Posted June 10, 2011 by editor in Warning: explode() expects parameter 2 to be string, object given in /var/www/vhosts/filmwerk.co.uk/httpdocs/wp-content/themes/Filmwerk/made/inc/single-normal.php on line 148
 
 

Action Heroes – Van Damme: Death Warrant


First I must confess that I am almost a Van Damme novice having only seen two films from his considerable output. Death Warrant was released in 1990 and it came just as he was becoming a major movie star. Jean Claude Van Damme has arrived in Hollywood in the early 80’s but could not establish himself straight away due to the action genre being dominated by Arnie and Sly. As they both moved on to bigger and more family friendly projects there was a gap in the market. The muscles from Brussels gladly stepped in to usher in a new era of action hero.

Here we find Van Dame as a Canadian police man Louis Burke tracking an insane serial killer called the Sandman, who seems like a jovial enough guy with catchphrases such as ‘time to sleep’. Having dispatched with that situation he is given a new mission of going undercover into a maximum security prison to uncover why nine inmates have died mysteriously.

The prison is a strange place indeed seemingly getting its light source from a solitary energy saving light bulb. There also seems to be an amazing steam problem from somewhere, making me think that dry cleaners had set up shop somewhere inside. Even worse is the subterranean level which is run by a gay Black panther called Priest who regularly calls his drug supplier on his cell phone. Credibility isn’t exactly high on the agenda in Death Warrant as the prison and the steam allows plenty of opportunities for our hero to strip down to reveal those actual muscles.

Once the mystery is solved those in power need to get rid of Louis so they send the still alive Sandman to the prison. Here he gets to unveil his new catchphrase if nothing else (give me a dream) before getting dressed up as part Michael Jackson, part MC Hammer.  Naturally this leads to a Commando style showdown with plenty of naked muscles, gay imagery and of course even more steam.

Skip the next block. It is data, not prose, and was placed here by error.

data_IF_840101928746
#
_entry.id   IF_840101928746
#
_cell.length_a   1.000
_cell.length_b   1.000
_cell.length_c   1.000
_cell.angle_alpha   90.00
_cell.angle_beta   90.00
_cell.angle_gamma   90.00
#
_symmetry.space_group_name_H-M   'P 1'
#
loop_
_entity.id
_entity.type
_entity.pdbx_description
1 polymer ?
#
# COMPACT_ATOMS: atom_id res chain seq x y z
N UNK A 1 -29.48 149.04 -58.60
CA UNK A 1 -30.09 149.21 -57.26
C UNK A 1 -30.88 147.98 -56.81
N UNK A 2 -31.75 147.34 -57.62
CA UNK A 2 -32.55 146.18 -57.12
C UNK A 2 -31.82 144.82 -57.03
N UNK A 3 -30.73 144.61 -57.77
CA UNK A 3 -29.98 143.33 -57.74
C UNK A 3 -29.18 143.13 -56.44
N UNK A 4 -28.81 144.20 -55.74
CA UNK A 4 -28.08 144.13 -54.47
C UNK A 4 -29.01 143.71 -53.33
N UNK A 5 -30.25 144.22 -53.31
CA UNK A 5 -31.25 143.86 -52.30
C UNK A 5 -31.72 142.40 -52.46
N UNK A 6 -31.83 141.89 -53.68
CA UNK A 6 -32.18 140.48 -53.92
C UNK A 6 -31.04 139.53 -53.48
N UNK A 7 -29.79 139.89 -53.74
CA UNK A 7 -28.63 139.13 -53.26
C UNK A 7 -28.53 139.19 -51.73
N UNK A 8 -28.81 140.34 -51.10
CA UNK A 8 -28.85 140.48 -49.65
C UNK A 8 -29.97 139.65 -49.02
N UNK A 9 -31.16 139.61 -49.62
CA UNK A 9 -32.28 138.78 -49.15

Death Warrant is utterly hysterical, but sadly seems to be taking itself quite seriously in parts. The cast beyond Van Damme is a mix of people you’ve seen in the background in other films and Cynthia Gibb from Youngblood as the anemic love interest. For a film with so much actual steam the conjugal visit between Louis and Amanda (Gibb) at the prison is about as hot as an iceberg. Other laughable characters are the tech geek youngster complete with acne and glasses and the violent prison guard, Sergeant DeGraf, who cracks his monkey nuts with his nightstick.  

The most disappointing aspect of Death Warrant is the actual amount of action contained in the film. Apart from his trademark roundhouse kicks Van Damme does very little for the first hour apart from stare with menace and talks as little as possible. Amazingly his answer to everything is no more than four or five words which most probably ensured that no subtitles were needed due to his accent. He does though bare his chest quite often and looks as though he’s going to go Bruce Lee on people but seldom does. The action does pick up towards the end but it’s shocking to me that a man so versed in martial arts is made to do more acting than fighting.

The lack of a decent montage is also a disastrous omission as we never get to see Van Damme put together a decent training video to showcase his dedication to something. The soundtrack plays like the off-cuts from Cobra further enhancing this films feel as a true B-movie with some attempted gloss. The prison set is essentially a communal area and some rooms making it all look exceedingly cheap. As the prisoners run around in  the corridors you tend to think it’s the same exact corridor over and over just with more steam utilized to camouflage it.

My third experience of the great Van Damme is over and I must confess that I still have to be convinced to his action hero status. Thinking back to the Van Damme clips I have seen over the years all I can ever remember him doing are roundhouse kicks and the splits. As for his acting he suffers from a lack of charisma that the likes of Arnie and Sly had in abundance but he’s no worse than his rival Steven Segal. Death Warrant is a load of nonsense that should only be watched if you’re looking to poke fun at it. Should this be the case you’re in for a superb night, but as an action classic it’s basically awful.

Aled Jones

 


editor